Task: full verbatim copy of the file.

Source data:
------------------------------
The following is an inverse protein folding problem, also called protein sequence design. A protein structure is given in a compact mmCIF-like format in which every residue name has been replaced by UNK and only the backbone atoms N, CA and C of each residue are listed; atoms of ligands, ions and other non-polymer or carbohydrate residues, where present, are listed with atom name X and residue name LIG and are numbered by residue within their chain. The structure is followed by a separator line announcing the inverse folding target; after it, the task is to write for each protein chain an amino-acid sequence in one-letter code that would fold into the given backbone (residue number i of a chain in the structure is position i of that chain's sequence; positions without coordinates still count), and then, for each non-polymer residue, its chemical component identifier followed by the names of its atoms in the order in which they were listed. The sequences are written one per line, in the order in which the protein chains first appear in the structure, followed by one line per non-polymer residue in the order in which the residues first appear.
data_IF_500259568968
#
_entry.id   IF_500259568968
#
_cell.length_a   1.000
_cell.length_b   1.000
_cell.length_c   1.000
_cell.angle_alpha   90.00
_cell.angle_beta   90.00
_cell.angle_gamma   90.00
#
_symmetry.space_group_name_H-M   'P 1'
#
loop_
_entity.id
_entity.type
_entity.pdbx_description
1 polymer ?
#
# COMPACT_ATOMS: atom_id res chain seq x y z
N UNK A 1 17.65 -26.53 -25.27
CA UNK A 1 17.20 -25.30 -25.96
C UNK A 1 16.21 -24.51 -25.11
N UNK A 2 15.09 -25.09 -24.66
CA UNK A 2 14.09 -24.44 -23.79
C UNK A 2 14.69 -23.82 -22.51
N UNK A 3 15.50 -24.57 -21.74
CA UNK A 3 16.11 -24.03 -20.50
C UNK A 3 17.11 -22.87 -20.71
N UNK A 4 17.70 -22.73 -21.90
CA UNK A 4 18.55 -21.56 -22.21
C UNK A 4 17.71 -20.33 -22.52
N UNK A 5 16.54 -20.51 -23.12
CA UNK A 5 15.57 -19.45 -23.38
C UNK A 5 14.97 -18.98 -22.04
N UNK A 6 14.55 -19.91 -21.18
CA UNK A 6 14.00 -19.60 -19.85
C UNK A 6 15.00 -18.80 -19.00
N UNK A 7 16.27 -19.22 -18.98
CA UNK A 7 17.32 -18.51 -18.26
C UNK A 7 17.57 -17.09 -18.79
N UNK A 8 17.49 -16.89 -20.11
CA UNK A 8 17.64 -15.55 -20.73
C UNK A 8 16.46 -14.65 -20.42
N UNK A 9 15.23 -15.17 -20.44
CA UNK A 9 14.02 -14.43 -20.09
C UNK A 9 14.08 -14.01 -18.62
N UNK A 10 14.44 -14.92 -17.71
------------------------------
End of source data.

The following is an inverse protein folding problem, also called protein sequence design. A protein structure is given in a compact mmCIF-like format in which every residue name has been replaced by UNK and only the backbone atoms N, CA and C of each residue are listed; atoms of ligands, ions and other non-polymer or carbohydrate residues, where present, are listed with atom name X and residue name LIG and are numbered by residue within their chain. The structure is followed by a separator line announcing the inverse folding target; after it, the task is to write for each protein chain an amino-acid sequence in one-letter code that would fold into the given backbone (residue number i of a chain in the structure is position i of that chain's sequence; positions without coordinates still count), and then, for each non-polymer residue, its chemical component identifier followed by the names of its atoms in the order in which they were listed. The sequences are written one per line, in the order in which the protein chains first appear in the structure, followed by one line per non-polymer residue in the order in which the residues first appear.
data_IF_500259568968
#
_entry.id   IF_500259568968
#
_cell.length_a   1.000
_cell.length_b   1.000
_cell.length_c   1.000
_cell.angle_alpha   90.00
_cell.angle_beta   90.00
_cell.angle_gamma   90.00
#
_symmetry.space_group_name_H-M   'P 1'
#
loop_
_entity.id
_entity.type
_entity.pdbx_description
1 polymer ?
#
# COMPACT_ATOMS: atom_id res chain seq x y z
N UNK A 1 17.65 -26.53 -25.27
CA UNK A 1 17.20 -25.30 -25.96
C UNK A 1 16.21 -24.51 -25.11
N UNK A 2 15.09 -25.09 -24.66
CA UNK A 2 14.09 -24.44 -23.79
C UNK A 2 14.69 -23.82 -22.51
N UNK A 3 15.50 -24.57 -21.74
CA UNK A 3 16.11 -24.03 -20.50
C UNK A 3 17.11 -22.87 -20.71
N UNK A 4 17.70 -22.73 -21.90
CA UNK A 4 18.55 -21.56 -22.21
C UNK A 4 17.71 -20.33 -22.52
N UNK A 5 16.54 -20.51 -23.12
CA UNK A 5 15.57 -19.45 -23.38
C UNK A 5 14.97 -18.98 -22.04
N UNK A 6 14.55 -19.91 -21.18
CA UNK A 6 14.00 -19.60 -19.85
C UNK A 6 15.00 -18.80 -19.00
N UNK A 7 16.27 -19.22 -18.98
CA UNK A 7 17.32 -18.51 -18.26
C UNK A 7 17.57 -17.09 -18.79
N UNK A 8 17.49 -16.89 -20.11
CA UNK A 8 17.64 -15.55 -20.73
C UNK A 8 16.46 -14.65 -20.42
N UNK A 9 15.23 -15.17 -20.44
CA UNK A 9 14.02 -14.43 -20.09
C UNK A 9 14.08 -14.01 -18.62
N UNK A 10 14.44 -14.92 -17.71